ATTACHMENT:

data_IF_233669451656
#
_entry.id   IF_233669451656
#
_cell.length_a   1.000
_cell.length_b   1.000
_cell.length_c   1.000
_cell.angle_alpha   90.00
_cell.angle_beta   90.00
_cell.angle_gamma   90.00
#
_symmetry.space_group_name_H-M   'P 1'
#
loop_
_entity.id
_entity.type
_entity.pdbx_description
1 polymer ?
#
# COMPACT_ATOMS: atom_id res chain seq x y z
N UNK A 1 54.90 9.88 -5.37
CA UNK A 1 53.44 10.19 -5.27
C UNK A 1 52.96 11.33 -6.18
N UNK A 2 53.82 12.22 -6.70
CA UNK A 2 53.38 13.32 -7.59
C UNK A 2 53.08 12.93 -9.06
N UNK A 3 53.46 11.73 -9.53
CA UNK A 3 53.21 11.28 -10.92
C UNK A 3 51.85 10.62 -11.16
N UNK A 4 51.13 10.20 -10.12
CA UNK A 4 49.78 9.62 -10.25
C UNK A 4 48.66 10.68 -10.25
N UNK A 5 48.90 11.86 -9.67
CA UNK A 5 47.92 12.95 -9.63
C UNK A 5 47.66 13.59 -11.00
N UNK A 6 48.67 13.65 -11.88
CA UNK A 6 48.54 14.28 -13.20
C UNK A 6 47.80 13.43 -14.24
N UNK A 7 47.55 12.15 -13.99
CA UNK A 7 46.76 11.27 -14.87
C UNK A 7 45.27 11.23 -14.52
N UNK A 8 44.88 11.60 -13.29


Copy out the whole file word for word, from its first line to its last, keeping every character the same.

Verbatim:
data_IF_233669451656
#
_entry.id   IF_233669451656
#
_cell.length_a   1.000
_cell.length_b   1.000
_cell.length_c   1.000
_cell.angle_alpha   90.00
_cell.angle_beta   90.00
_cell.angle_gamma   90.00
#
_symmetry.space_group_name_H-M   'P 1'
#
loop_
_entity.id
_entity.type
_entity.pdbx_description
1 polymer ?
#
# COMPACT_ATOMS: atom_id res chain seq x y z
N UNK A 1 54.90 9.88 -5.37
CA UNK A 1 53.44 10.19 -5.27
C UNK A 1 52.96 11.33 -6.18
N UNK A 2 53.82 12.22 -6.70
CA UNK A 2 53.38 13.32 -7.59
C UNK A 2 53.08 12.93 -9.06
N UNK A 3 53.46 11.73 -9.53
CA UNK A 3 53.21 11.28 -10.92
C UNK A 3 51.85 10.62 -11.16
N UNK A 4 51.13 10.20 -10.12
CA UNK A 4 49.78 9.62 -10.25
C UNK A 4 48.66 10.68 -10.25
N UNK A 5 48.90 11.86 -9.67
CA UNK A 5 47.92 12.95 -9.63
C UNK A 5 47.66 13.59 -11.00
N UNK A 6 48.67 13.65 -11.88
CA UNK A 6 48.54 14.28 -13.20
C UNK A 6 47.80 13.43 -14.24
N UNK A 7 47.55 12.15 -13.99
CA UNK A 7 46.76 11.27 -14.87
C UNK A 7 45.27 11.23 -14.52
N UNK A 8 44.88 11.60 -13.29